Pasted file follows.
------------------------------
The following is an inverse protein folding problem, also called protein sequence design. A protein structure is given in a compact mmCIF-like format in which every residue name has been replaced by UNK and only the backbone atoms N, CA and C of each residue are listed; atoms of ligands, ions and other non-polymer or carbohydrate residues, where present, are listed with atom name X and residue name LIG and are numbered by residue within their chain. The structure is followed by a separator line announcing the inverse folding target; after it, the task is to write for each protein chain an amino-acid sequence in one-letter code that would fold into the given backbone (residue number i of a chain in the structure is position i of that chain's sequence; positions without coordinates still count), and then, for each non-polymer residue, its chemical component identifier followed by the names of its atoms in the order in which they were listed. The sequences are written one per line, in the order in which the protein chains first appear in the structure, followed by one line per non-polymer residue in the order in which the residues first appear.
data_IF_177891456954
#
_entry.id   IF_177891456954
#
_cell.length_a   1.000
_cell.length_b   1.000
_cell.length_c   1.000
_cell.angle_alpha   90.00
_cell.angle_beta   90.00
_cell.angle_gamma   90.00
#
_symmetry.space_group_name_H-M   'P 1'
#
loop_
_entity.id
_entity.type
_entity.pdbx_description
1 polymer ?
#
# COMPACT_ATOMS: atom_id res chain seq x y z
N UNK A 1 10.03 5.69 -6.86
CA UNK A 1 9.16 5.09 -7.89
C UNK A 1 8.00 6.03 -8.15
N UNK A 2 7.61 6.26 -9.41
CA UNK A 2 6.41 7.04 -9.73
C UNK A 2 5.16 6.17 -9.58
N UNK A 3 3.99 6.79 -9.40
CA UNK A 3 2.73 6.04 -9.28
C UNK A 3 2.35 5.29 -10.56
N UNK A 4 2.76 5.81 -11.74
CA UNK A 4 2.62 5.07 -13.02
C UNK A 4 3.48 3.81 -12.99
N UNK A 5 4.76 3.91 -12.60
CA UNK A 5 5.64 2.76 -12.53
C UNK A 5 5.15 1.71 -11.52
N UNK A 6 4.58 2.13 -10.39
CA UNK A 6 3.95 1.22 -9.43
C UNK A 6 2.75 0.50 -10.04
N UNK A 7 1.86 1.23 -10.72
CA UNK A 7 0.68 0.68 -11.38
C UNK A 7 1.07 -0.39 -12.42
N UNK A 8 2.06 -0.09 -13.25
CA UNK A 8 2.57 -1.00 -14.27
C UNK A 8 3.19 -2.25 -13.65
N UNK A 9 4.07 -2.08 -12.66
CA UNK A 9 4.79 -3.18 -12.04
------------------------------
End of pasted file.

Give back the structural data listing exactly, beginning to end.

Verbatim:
The following is an inverse protein folding problem, also called protein sequence design. A protein structure is given in a compact mmCIF-like format in which every residue name has been replaced by UNK and only the backbone atoms N, CA and C of each residue are listed; atoms of ligands, ions and other non-polymer or carbohydrate residues, where present, are listed with atom name X and residue name LIG and are numbered by residue within their chain. The structure is followed by a separator line announcing the inverse folding target; after it, the task is to write for each protein chain an amino-acid sequence in one-letter code that would fold into the given backbone (residue number i of a chain in the structure is position i of that chain's sequence; positions without coordinates still count), and then, for each non-polymer residue, its chemical component identifier followed by the names of its atoms in the order in which they were listed. The sequences are written one per line, in the order in which the protein chains first appear in the structure, followed by one line per non-polymer residue in the order in which the residues first appear.
data_IF_177891456954
#
_entry.id   IF_177891456954
#
_cell.length_a   1.000
_cell.length_b   1.000
_cell.length_c   1.000
_cell.angle_alpha   90.00
_cell.angle_beta   90.00
_cell.angle_gamma   90.00
#
_symmetry.space_group_name_H-M   'P 1'
#
loop_
_entity.id
_entity.type
_entity.pdbx_description
1 polymer ?
#
# COMPACT_ATOMS: atom_id res chain seq x y z
N UNK A 1 10.03 5.69 -6.86
CA UNK A 1 9.16 5.09 -7.89
C UNK A 1 8.00 6.03 -8.15
N UNK A 2 7.61 6.26 -9.41
CA UNK A 2 6.41 7.04 -9.73
C UNK A 2 5.16 6.17 -9.58
N UNK A 3 3.99 6.79 -9.40
CA UNK A 3 2.73 6.04 -9.28
C UNK A 3 2.35 5.29 -10.56
N UNK A 4 2.76 5.81 -11.74
CA UNK A 4 2.62 5.07 -13.02
C UNK A 4 3.48 3.81 -12.99
N UNK A 5 4.76 3.91 -12.60
CA UNK A 5 5.64 2.76 -12.53
C UNK A 5 5.15 1.71 -11.52
N UNK A 6 4.58 2.13 -10.39
CA UNK A 6 3.95 1.22 -9.43
C UNK A 6 2.75 0.50 -10.04
N UNK A 7 1.86 1.23 -10.72
CA UNK A 7 0.68 0.68 -11.38
C UNK A 7 1.07 -0.39 -12.42
N UNK A 8 2.06 -0.09 -13.25
CA UNK A 8 2.57 -1.00 -14.27
C UNK A 8 3.19 -2.25 -13.65
N UNK A 9 4.07 -2.08 -12.66
CA UNK A 9 4.79 -3.18 -12.04